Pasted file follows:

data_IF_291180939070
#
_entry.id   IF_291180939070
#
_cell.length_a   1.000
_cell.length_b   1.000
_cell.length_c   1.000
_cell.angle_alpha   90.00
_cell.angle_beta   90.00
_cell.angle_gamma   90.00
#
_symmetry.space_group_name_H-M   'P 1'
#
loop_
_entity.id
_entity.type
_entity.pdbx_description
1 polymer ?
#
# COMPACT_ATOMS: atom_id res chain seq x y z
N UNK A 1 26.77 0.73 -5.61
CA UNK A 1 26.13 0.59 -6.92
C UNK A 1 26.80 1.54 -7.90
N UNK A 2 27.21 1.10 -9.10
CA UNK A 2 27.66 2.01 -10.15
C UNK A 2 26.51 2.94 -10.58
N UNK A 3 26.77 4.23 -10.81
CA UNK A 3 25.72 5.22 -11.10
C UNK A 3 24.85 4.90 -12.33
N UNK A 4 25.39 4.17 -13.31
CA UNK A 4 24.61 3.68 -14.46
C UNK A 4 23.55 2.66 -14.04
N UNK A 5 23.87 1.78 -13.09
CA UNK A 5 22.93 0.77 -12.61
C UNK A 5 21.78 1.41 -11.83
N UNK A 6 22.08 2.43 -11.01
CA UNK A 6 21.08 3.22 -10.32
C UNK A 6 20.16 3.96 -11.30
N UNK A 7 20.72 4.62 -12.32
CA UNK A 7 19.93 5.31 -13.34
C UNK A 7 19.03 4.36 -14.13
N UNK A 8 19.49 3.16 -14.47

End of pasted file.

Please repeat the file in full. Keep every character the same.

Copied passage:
data_IF_291180939070
#
_entry.id   IF_291180939070
#
_cell.length_a   1.000
_cell.length_b   1.000
_cell.length_c   1.000
_cell.angle_alpha   90.00
_cell.angle_beta   90.00
_cell.angle_gamma   90.00
#
_symmetry.space_group_name_H-M   'P 1'
#
loop_
_entity.id
_entity.type
_entity.pdbx_description
1 polymer ?
#
# COMPACT_ATOMS: atom_id res chain seq x y z
N UNK A 1 26.77 0.73 -5.61
CA UNK A 1 26.13 0.59 -6.92
C UNK A 1 26.80 1.54 -7.90
N UNK A 2 27.21 1.10 -9.10
CA UNK A 2 27.66 2.01 -10.15
C UNK A 2 26.51 2.94 -10.58
N UNK A 3 26.77 4.23 -10.81
CA UNK A 3 25.72 5.22 -11.10
C UNK A 3 24.85 4.90 -12.33
N UNK A 4 25.39 4.17 -13.31
CA UNK A 4 24.61 3.68 -14.46
C UNK A 4 23.55 2.66 -14.04
N UNK A 5 23.87 1.78 -13.09
CA UNK A 5 22.93 0.77 -12.61
C UNK A 5 21.78 1.41 -11.83
N UNK A 6 22.08 2.43 -11.01
CA UNK A 6 21.08 3.22 -10.32
C UNK A 6 20.16 3.96 -11.30
N UNK A 7 20.72 4.62 -12.32
CA UNK A 7 19.93 5.31 -13.34
C UNK A 7 19.03 4.36 -14.13
N UNK A 8 19.49 3.16 -14.47